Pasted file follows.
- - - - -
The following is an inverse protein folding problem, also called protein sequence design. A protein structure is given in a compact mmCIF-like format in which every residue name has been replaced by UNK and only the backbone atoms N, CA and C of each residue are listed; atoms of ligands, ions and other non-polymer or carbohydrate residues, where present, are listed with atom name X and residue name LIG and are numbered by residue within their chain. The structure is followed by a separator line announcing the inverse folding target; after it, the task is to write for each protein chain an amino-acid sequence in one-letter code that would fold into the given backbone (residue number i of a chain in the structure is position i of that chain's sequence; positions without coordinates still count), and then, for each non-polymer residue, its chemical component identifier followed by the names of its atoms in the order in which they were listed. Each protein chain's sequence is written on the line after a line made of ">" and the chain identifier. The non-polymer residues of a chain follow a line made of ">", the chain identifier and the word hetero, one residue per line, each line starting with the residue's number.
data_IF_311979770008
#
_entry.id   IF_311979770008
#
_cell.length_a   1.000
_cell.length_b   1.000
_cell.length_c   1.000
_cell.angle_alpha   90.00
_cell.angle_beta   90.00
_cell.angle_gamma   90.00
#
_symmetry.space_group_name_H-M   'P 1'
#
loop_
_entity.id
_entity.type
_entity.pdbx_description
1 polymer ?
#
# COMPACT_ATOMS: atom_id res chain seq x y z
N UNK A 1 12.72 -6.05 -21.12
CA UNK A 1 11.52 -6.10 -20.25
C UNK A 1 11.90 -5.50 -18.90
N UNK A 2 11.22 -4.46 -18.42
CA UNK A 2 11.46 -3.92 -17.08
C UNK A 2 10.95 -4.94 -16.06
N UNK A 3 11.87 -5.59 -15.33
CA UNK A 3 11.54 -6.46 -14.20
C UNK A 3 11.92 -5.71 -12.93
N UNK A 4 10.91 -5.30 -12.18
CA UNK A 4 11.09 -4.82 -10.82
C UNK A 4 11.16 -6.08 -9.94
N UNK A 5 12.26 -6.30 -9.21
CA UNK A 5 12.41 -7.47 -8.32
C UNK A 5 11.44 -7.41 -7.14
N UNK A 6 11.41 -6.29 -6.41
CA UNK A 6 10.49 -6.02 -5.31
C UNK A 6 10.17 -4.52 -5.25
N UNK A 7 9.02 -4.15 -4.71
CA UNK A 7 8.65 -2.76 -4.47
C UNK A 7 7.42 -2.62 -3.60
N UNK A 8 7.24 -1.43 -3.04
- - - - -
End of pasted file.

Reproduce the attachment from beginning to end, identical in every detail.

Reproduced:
The following is an inverse protein folding problem, also called protein sequence design. A protein structure is given in a compact mmCIF-like format in which every residue name has been replaced by UNK and only the backbone atoms N, CA and C of each residue are listed; atoms of ligands, ions and other non-polymer or carbohydrate residues, where present, are listed with atom name X and residue name LIG and are numbered by residue within their chain. The structure is followed by a separator line announcing the inverse folding target; after it, the task is to write for each protein chain an amino-acid sequence in one-letter code that would fold into the given backbone (residue number i of a chain in the structure is position i of that chain's sequence; positions without coordinates still count), and then, for each non-polymer residue, its chemical component identifier followed by the names of its atoms in the order in which they were listed. Each protein chain's sequence is written on the line after a line made of ">" and the chain identifier. The non-polymer residues of a chain follow a line made of ">", the chain identifier and the word hetero, one residue per line, each line starting with the residue's number.
data_IF_311979770008
#
_entry.id   IF_311979770008
#
_cell.length_a   1.000
_cell.length_b   1.000
_cell.length_c   1.000
_cell.angle_alpha   90.00
_cell.angle_beta   90.00
_cell.angle_gamma   90.00
#
_symmetry.space_group_name_H-M   'P 1'
#
loop_
_entity.id
_entity.type
_entity.pdbx_description
1 polymer ?
#
# COMPACT_ATOMS: atom_id res chain seq x y z
N UNK A 1 12.72 -6.05 -21.12
CA UNK A 1 11.52 -6.10 -20.25
C UNK A 1 11.90 -5.50 -18.90
N UNK A 2 11.22 -4.46 -18.42
CA UNK A 2 11.46 -3.92 -17.08
C UNK A 2 10.95 -4.94 -16.06
N UNK A 3 11.87 -5.59 -15.33
CA UNK A 3 11.54 -6.46 -14.20
C UNK A 3 11.92 -5.71 -12.93
N UNK A 4 10.91 -5.30 -12.18
CA UNK A 4 11.09 -4.82 -10.82
C UNK A 4 11.16 -6.08 -9.94
N UNK A 5 12.26 -6.30 -9.21
CA UNK A 5 12.41 -7.47 -8.32
C UNK A 5 11.44 -7.41 -7.14
N UNK A 6 11.41 -6.29 -6.41
CA UNK A 6 10.49 -6.02 -5.31
C UNK A 6 10.17 -4.52 -5.25
N UNK A 7 9.02 -4.15 -4.71
CA UNK A 7 8.65 -2.76 -4.47
C UNK A 7 7.42 -2.62 -3.60
N UNK A 8 7.24 -1.43 -3.04